I recently received a call from Paul, a successful businessman in his sixties, begging for my advice regarding his parents. He was at the hospital with them after his elderly father had accidentally burned the house down. Paul had tried for years to convince them to move to assisted living or accept a professional in-home caregiver. A couple of times he even had everything lined up, but they’d always cancel at the last minute. I felt so bad for him and suggested it might be best to wait until his parents recovered from the smoke inhalation before trying, once again, to get them the help they needed. Paul burst into tears at my suggestion. “I can’t wait!” he cried. “My father already hired a contractor to rebuild the house. Jacqueline, my parents are 90 and 92!”

I wish I had the iron-clad solution to this problem. So many people are dealing with parents who want so badly to remain independent but won’t accept the necessary help that will allow them to do just that. Since our civil rights are (fortunately) very strong in the United States, unless an individual is legally proven incompetent (a difficult process that is especially hard at the beginning stages of dementia), they cannot be forced to do anything against their will.

The best way to increase the odds of a parent accepting help later in life is by starting conversations about long-term care early on—long before their health and cognitive function start to decline. When a person’s wishes have been discussed openly for years (and properly documented with living wills, trusts, and powers of attorney), the transition is far less traumatic when they must be acted on.

The problem is that so many people never get up the nerve to broach such a sensitive subject, or every time they try, the parent gets mad or goes into denial. Either way, nothing ever gets clarified or resolved. If this sounds like your situation and you’ve been avoiding having “The Talk,” realize that when a crisis like Paul’s strikes and you have to step in, you’ll have a lot of last-minute convincing to do.

Health and Safety Are the Top Priorities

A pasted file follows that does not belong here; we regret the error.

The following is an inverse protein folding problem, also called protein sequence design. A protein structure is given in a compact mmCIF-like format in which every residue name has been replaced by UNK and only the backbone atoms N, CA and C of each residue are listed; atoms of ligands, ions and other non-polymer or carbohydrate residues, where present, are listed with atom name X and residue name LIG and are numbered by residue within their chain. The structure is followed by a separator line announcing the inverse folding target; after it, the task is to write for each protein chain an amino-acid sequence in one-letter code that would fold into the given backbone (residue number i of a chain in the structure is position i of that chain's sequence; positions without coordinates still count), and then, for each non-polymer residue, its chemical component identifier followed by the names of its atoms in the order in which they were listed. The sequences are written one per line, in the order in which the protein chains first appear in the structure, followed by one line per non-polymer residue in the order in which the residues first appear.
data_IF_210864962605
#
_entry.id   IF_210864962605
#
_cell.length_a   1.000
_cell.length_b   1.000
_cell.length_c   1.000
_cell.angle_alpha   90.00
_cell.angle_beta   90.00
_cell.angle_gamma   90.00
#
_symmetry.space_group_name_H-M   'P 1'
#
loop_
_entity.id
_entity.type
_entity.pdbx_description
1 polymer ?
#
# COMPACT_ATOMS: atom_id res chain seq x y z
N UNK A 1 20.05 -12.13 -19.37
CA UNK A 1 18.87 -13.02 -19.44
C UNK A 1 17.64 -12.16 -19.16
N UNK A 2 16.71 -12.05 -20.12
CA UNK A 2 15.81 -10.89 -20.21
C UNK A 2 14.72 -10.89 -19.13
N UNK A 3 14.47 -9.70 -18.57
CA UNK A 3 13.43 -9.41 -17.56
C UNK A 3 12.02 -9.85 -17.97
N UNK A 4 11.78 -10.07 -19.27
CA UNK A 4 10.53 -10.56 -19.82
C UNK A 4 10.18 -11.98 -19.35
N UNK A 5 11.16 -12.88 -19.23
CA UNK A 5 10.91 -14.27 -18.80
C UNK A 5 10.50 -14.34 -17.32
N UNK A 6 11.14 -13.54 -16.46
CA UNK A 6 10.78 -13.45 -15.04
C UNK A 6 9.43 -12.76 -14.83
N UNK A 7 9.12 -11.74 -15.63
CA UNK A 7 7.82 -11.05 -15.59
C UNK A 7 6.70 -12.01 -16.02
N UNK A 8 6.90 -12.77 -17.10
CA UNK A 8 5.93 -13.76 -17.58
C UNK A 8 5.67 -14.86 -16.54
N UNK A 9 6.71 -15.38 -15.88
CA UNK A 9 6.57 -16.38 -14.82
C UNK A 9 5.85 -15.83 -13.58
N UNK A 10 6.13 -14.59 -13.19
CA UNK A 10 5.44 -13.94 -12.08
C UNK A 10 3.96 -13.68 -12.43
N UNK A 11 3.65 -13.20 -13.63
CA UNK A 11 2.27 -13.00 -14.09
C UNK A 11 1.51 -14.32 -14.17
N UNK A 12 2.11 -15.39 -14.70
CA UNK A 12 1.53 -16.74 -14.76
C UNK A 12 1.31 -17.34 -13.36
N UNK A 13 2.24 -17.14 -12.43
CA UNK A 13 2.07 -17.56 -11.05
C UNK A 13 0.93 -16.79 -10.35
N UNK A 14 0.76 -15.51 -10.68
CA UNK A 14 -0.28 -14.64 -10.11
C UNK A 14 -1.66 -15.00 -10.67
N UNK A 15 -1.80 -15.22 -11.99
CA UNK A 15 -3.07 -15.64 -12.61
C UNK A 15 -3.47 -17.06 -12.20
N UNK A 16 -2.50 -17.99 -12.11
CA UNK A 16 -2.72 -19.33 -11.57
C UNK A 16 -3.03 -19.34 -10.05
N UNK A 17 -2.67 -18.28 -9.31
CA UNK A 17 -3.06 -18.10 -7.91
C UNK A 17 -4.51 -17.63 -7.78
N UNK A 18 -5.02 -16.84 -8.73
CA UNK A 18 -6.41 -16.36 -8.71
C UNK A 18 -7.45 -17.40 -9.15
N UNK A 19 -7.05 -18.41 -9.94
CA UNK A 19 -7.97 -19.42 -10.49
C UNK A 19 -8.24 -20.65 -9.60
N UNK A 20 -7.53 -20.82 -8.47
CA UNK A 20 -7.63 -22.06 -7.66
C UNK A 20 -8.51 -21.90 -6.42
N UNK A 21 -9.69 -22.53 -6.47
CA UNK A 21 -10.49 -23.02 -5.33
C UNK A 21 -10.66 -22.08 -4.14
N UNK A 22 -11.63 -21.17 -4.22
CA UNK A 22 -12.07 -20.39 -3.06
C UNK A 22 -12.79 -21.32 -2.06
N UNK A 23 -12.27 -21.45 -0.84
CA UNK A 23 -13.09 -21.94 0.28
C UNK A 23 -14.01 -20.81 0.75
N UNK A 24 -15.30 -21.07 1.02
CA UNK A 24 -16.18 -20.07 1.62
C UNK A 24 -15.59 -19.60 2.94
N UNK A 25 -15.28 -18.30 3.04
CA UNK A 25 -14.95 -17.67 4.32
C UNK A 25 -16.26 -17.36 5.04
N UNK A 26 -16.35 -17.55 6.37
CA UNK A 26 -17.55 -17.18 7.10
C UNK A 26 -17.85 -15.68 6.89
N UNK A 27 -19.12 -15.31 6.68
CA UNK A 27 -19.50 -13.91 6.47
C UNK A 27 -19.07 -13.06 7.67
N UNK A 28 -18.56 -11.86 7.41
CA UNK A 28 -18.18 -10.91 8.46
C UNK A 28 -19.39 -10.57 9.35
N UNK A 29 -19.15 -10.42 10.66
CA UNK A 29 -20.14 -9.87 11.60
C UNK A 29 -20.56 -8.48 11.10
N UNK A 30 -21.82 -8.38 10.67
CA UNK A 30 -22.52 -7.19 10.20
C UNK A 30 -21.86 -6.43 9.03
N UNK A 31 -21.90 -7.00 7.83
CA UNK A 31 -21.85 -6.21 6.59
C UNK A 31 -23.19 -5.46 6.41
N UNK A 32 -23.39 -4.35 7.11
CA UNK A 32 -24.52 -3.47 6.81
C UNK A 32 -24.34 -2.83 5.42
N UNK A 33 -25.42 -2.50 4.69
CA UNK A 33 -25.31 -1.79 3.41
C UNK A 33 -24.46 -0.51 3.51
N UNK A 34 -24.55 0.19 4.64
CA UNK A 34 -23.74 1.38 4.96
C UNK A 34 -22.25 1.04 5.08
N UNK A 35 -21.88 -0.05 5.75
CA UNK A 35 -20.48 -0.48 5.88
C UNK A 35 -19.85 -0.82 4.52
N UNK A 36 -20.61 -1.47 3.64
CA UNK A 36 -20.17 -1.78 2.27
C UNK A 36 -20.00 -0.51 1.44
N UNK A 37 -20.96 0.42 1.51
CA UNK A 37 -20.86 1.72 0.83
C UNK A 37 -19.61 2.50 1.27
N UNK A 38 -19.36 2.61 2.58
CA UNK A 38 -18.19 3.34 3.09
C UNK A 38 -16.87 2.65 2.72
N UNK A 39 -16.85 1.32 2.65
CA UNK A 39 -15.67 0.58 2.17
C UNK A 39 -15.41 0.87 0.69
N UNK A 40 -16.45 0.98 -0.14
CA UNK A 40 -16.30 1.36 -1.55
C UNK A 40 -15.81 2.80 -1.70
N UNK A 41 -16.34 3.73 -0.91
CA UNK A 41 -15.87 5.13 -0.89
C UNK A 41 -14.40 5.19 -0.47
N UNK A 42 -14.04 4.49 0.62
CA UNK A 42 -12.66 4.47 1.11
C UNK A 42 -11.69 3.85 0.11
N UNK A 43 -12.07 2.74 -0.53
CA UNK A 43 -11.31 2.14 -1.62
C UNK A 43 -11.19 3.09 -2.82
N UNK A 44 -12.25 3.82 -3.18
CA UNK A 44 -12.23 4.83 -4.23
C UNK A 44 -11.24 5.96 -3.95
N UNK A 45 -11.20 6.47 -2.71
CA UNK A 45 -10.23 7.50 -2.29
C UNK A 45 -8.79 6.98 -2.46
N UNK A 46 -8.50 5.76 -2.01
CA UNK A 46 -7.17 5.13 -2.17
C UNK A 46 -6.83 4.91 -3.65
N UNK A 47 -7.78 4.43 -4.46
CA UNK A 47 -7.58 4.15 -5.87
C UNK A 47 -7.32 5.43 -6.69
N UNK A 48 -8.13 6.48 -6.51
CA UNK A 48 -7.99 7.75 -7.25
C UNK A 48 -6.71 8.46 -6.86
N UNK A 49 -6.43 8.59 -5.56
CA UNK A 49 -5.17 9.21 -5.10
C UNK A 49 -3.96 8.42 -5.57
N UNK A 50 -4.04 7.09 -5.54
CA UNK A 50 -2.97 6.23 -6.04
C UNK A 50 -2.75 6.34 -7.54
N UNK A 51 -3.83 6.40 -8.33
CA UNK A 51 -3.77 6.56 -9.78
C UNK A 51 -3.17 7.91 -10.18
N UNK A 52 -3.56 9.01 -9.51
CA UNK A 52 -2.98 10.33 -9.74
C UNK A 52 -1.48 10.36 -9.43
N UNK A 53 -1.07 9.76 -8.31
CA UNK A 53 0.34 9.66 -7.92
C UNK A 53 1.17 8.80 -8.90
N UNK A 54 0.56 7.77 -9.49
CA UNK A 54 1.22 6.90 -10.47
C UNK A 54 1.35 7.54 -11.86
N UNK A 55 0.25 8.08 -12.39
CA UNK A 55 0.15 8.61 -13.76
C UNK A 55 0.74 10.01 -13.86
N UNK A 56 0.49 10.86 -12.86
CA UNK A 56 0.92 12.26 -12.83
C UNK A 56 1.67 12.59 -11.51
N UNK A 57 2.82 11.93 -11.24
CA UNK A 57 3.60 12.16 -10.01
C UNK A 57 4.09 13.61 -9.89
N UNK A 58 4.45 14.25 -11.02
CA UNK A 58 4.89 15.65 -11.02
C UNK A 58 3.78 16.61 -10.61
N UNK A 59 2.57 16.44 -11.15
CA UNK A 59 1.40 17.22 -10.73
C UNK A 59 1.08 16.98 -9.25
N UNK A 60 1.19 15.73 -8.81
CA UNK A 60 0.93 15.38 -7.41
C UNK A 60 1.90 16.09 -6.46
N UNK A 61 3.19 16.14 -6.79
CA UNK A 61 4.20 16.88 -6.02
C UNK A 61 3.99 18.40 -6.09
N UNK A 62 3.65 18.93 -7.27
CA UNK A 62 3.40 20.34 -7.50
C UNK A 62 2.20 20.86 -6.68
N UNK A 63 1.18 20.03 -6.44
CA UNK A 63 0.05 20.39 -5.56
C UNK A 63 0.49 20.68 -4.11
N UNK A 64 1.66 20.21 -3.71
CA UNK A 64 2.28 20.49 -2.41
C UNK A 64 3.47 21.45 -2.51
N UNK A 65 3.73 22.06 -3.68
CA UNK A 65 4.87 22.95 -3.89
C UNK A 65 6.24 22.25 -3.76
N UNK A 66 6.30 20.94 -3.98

Take a moment to remember when you were the child. Wouldn’t your parent(s) have done everything in their power to keep you safe, no matter how much you protested? As hard as it is, you have to accept that your roles have been reversed. You are now the responsible party who must persist in making sure your loved ones are safe.

When you know in your heart that your parent(s) cannot remain safely in their home any longer, don’t let demands, protests and pleas cloud your better judgment. You know what they need. Don’t let them end up a sad statistic by waiting for a middle-of-the-night phone call about a broken hip, medication overdose or car accident. These things happen all the time.


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Bring in Back-Up

If you don’t seem to be getting anywhere talking to your parent(s) by yourself, it’s important to pull out all stops. Ask relatives, friends, clergy, healthcare professionals/doctors, and anyone else whom they respect to assist with convincing them it’s time for a change. It can be a simple call or an in-person visit to express their concern and share words of encouragement and support. Just try to avoid creating a sense that their friends and family are pressuring them into a decision. This will only create more resistance and resentment.

Do your best to collaborate with your parent(s) and find solutions that everyone can live with. Research all available options and discuss them together. If your loved ones are part of the decision, they’ll be more likely to get on board.